Today, without Renewable Portfolio Standards, utilities may not be striving to increase the solar portion of their energy supply. This is because when utilities weigh the cost of deploying solar against the cost of buying supply from (or building) a natural gas plant, they find that natural gas is cheaper. While solar costs — broadly encompassed by PV panels, inverters and other electronics, and mounting systems — all continue to decrease in price, it is not enough to offset low natural gas prices. Utilities note that this cost comparison methodology falls short by not considering emission reductions, local job creation, and other indirect positive benefits, such as converting unusable lands into usable solar farms, or the educational benefit of solar systems installed at schools. To capture some of these benefits, New Jersey has a system of SRECs (Solar Renewable Energy Credits) that act as currency to reward solar energy generators.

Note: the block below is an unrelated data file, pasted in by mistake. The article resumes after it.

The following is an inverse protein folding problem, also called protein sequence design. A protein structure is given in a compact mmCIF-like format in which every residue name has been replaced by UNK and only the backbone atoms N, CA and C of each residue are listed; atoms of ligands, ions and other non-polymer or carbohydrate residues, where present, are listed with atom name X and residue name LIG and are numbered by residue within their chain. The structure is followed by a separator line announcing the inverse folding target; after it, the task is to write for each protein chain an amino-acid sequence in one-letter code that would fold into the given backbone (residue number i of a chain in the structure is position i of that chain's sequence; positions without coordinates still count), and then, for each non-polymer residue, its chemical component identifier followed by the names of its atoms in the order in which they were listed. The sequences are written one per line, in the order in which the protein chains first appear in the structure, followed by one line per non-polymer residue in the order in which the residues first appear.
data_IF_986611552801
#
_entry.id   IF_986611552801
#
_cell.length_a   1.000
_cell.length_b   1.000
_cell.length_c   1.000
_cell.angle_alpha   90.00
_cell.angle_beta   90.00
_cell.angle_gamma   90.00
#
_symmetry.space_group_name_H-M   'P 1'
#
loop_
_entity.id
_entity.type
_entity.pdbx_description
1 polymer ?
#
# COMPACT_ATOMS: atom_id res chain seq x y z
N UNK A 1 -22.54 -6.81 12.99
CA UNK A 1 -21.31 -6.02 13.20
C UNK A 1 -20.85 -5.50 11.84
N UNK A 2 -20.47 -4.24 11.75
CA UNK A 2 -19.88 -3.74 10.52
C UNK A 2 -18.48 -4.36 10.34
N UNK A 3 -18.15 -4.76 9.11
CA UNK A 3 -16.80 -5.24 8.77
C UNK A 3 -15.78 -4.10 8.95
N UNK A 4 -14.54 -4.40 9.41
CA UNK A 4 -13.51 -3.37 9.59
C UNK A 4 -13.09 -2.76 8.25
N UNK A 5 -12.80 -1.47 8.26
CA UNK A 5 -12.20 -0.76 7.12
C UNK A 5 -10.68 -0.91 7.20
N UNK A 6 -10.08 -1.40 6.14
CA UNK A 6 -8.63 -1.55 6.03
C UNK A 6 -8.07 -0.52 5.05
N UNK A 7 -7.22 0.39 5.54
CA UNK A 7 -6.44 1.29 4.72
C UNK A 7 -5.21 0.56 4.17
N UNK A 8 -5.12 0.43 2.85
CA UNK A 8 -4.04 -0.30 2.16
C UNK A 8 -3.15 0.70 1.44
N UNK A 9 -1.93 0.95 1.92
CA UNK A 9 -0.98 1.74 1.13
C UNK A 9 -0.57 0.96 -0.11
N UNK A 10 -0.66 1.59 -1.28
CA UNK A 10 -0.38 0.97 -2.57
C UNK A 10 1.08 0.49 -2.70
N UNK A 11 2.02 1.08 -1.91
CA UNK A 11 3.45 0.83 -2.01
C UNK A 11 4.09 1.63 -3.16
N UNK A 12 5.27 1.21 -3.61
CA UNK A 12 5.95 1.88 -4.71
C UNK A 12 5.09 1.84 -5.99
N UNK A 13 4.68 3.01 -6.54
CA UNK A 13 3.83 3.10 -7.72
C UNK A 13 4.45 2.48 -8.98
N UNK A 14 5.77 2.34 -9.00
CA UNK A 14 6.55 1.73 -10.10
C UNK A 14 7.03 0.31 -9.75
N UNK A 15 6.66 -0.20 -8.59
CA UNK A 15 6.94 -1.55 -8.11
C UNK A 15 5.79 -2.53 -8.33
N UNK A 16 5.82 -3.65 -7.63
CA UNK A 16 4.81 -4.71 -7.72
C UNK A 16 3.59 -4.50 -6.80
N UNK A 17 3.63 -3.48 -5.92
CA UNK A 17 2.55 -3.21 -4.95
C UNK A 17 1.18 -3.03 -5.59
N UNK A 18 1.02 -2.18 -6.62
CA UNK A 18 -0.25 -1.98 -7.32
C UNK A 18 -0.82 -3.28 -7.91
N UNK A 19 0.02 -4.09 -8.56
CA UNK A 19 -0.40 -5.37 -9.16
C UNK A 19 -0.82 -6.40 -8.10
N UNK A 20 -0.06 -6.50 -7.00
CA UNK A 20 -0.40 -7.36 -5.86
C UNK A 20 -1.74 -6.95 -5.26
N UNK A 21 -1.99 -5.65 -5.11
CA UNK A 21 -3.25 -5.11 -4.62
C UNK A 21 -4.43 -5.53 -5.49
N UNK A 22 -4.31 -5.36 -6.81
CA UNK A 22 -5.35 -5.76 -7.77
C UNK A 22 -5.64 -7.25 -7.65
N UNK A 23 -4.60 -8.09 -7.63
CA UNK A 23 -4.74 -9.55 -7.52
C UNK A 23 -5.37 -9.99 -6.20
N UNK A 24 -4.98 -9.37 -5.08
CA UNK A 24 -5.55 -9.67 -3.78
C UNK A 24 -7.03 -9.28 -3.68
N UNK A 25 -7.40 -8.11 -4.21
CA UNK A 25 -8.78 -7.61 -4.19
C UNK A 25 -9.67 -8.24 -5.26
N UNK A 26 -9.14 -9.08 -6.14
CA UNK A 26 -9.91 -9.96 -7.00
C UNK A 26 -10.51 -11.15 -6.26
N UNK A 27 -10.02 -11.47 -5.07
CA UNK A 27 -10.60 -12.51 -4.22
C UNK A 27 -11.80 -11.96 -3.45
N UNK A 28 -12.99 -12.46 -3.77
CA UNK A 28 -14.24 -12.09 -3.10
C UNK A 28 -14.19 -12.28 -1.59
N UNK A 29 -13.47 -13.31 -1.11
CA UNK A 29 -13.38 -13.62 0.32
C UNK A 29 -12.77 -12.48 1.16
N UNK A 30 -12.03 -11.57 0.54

Federal incentive programs in the form of PTCs and ITCs (Production and Incentive Tax Credits) also attempt to bridge the cost differential between solar and natural gas. On the state level, similar programs exist. PSEG outlined its program for New Jersey as having two components: Solar loans worth $250 million to help finance solar system installations, typically covering 40-60 percent of costs; and the “Solar-4-All” program, which provides $515 million to construct, own and operate 80MW of distributed grid-connected solar. The latter program is 50 percent consumed by pole-mounted solar installations by Petra Solar, a NJ-headquartered company, that will install approximately 200,000 systems to generate 40MW of solar power. The other 50 percent, however, could theoretically result in PSEG, not the homeowner, owning 40MW of roof-mounted solar systems. This potential ownership decision forms part of the second issue of distributed solar energy deployment: control.